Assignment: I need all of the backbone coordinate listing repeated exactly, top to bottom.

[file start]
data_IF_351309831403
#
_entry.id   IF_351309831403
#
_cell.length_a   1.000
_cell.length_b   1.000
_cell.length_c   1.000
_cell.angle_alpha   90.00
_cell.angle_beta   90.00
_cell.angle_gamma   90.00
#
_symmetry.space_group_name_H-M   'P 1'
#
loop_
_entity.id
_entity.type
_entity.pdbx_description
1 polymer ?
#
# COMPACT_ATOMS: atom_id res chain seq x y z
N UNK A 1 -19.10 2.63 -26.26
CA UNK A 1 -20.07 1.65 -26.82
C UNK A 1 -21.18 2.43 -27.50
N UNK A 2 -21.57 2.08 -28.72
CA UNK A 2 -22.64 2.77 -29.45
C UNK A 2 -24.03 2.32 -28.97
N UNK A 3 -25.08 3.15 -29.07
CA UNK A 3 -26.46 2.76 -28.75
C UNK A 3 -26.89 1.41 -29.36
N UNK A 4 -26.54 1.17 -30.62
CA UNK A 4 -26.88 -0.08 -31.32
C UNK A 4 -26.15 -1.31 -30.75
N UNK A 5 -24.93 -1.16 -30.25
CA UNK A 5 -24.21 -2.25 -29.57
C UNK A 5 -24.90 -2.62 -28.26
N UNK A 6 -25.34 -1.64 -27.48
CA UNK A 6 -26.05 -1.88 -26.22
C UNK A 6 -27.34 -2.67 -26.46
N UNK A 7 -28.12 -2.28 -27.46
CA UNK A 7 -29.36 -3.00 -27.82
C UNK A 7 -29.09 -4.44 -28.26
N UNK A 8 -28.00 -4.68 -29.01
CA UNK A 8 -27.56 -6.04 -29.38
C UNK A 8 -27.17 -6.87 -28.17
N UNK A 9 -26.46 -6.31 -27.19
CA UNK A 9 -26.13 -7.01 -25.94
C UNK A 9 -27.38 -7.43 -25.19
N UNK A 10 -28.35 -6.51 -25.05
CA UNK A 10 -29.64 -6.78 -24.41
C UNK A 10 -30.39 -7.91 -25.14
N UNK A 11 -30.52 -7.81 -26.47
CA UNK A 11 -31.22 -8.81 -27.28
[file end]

data_IF_351309831403
#
_entry.id   IF_351309831403
#
_cell.length_a   1.000
_cell.length_b   1.000
_cell.length_c   1.000
_cell.angle_alpha   90.00
_cell.angle_beta   90.00
_cell.angle_gamma   90.00
#
_symmetry.space_group_name_H-M   'P 1'
#
loop_
_entity.id
_entity.type
_entity.pdbx_description
1 polymer ?
#
# COMPACT_ATOMS: atom_id res chain seq x y z
N UNK A 1 -19.10 2.63 -26.26
CA UNK A 1 -20.07 1.65 -26.82
C UNK A 1 -21.18 2.43 -27.50
N UNK A 2 -21.57 2.08 -28.72
CA UNK A 2 -22.64 2.77 -29.45
C UNK A 2 -24.03 2.32 -28.97
N UNK A 3 -25.08 3.15 -29.07
CA UNK A 3 -26.46 2.76 -28.75
C UNK A 3 -26.89 1.41 -29.36
N UNK A 4 -26.54 1.17 -30.62
CA UNK A 4 -26.88 -0.08 -31.32
C UNK A 4 -26.15 -1.31 -30.75
N UNK A 5 -24.93 -1.16 -30.25
CA UNK A 5 -24.21 -2.25 -29.57
C UNK A 5 -24.90 -2.62 -28.26
N UNK A 6 -25.34 -1.64 -27.48
CA UNK A 6 -26.05 -1.88 -26.22
C UNK A 6 -27.34 -2.67 -26.46
N UNK A 7 -28.12 -2.28 -27.46
CA UNK A 7 -29.36 -3.00 -27.82
C UNK A 7 -29.09 -4.44 -28.26
N UNK A 8 -28.00 -4.68 -29.01
CA UNK A 8 -27.56 -6.04 -29.38
C UNK A 8 -27.17 -6.87 -28.17
N UNK A 9 -26.46 -6.31 -27.19
CA UNK A 9 -26.13 -7.01 -25.94
C UNK A 9 -27.38 -7.43 -25.19
N UNK A 10 -28.35 -6.51 -25.05
CA UNK A 10 -29.64 -6.78 -24.41
C UNK A 10 -30.39 -7.91 -25.14
N UNK A 11 -30.52 -7.81 -26.47
CA UNK A 11 -31.22 -8.81 -27.28